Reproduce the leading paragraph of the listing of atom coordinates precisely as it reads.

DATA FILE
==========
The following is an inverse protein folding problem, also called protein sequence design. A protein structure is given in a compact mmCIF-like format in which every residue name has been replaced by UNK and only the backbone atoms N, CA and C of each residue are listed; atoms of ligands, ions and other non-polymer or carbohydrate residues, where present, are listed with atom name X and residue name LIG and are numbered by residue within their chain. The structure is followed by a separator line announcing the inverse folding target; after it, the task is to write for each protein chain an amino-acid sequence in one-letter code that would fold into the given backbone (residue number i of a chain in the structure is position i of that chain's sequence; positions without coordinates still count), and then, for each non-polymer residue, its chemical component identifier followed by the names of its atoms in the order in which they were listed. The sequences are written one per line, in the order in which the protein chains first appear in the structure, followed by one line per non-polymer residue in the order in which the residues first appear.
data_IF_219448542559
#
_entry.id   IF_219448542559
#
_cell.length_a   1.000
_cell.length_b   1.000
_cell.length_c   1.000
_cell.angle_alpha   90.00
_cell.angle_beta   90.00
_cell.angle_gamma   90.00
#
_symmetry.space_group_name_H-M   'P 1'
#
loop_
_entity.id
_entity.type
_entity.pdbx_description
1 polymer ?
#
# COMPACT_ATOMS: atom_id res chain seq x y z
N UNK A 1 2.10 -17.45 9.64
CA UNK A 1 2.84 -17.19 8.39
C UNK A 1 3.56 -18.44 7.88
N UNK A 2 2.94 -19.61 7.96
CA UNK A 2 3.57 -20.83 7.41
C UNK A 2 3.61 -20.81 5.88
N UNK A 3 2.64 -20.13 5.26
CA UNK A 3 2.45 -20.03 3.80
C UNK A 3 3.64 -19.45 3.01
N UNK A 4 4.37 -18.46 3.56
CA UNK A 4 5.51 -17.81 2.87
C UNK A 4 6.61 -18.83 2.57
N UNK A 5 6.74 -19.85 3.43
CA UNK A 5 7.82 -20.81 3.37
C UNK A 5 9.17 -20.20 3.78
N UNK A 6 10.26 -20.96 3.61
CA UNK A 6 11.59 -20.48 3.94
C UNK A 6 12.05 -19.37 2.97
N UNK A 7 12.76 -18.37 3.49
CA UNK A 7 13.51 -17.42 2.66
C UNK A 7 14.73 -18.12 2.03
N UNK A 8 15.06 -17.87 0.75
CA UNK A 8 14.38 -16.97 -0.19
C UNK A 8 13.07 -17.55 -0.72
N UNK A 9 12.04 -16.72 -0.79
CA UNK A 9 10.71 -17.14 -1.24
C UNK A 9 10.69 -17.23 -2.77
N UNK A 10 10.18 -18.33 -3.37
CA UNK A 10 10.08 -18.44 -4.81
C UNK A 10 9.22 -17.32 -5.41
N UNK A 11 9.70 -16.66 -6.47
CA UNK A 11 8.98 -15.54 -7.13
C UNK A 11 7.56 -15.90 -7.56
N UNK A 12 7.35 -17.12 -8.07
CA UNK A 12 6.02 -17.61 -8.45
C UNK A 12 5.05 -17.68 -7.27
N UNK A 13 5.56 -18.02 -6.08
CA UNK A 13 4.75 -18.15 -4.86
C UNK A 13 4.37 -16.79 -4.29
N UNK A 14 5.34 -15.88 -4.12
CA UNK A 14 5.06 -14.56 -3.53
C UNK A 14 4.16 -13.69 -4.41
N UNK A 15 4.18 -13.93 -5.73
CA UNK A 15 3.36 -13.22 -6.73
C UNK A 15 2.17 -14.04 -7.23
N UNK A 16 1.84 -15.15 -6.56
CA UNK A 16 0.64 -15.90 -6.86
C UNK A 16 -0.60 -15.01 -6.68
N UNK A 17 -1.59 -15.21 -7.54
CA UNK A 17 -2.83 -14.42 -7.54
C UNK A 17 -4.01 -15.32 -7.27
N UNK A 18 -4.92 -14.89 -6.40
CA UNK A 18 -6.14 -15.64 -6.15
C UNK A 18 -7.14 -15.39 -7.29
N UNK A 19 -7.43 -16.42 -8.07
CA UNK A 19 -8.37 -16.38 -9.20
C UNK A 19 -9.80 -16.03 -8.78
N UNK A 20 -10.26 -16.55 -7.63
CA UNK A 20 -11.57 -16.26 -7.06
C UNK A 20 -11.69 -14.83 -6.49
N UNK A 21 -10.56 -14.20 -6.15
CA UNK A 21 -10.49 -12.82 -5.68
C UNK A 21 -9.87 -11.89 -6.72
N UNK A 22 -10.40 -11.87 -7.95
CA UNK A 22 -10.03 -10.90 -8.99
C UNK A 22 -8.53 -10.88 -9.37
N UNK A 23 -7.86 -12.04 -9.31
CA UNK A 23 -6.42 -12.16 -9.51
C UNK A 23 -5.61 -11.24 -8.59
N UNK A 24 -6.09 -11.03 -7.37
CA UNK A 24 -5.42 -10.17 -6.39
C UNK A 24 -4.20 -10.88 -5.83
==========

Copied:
The following is an inverse protein folding problem, also called protein sequence design. A protein structure is given in a compact mmCIF-like format in which every residue name has been replaced by UNK and only the backbone atoms N, CA and C of each residue are listed; atoms of ligands, ions and other non-polymer or carbohydrate residues, where present, are listed with atom name X and residue name LIG and are numbered by residue within their chain. The structure is followed by a separator line announcing the inverse folding target; after it, the task is to write for each protein chain an amino-acid sequence in one-letter code that would fold into the given backbone (residue number i of a chain in the structure is position i of that chain's sequence; positions without coordinates still count), and then, for each non-polymer residue, its chemical component identifier followed by the names of its atoms in the order in which they were listed. The sequences are written one per line, in the order in which the protein chains first appear in the structure, followed by one line per non-polymer residue in the order in which the residues first appear.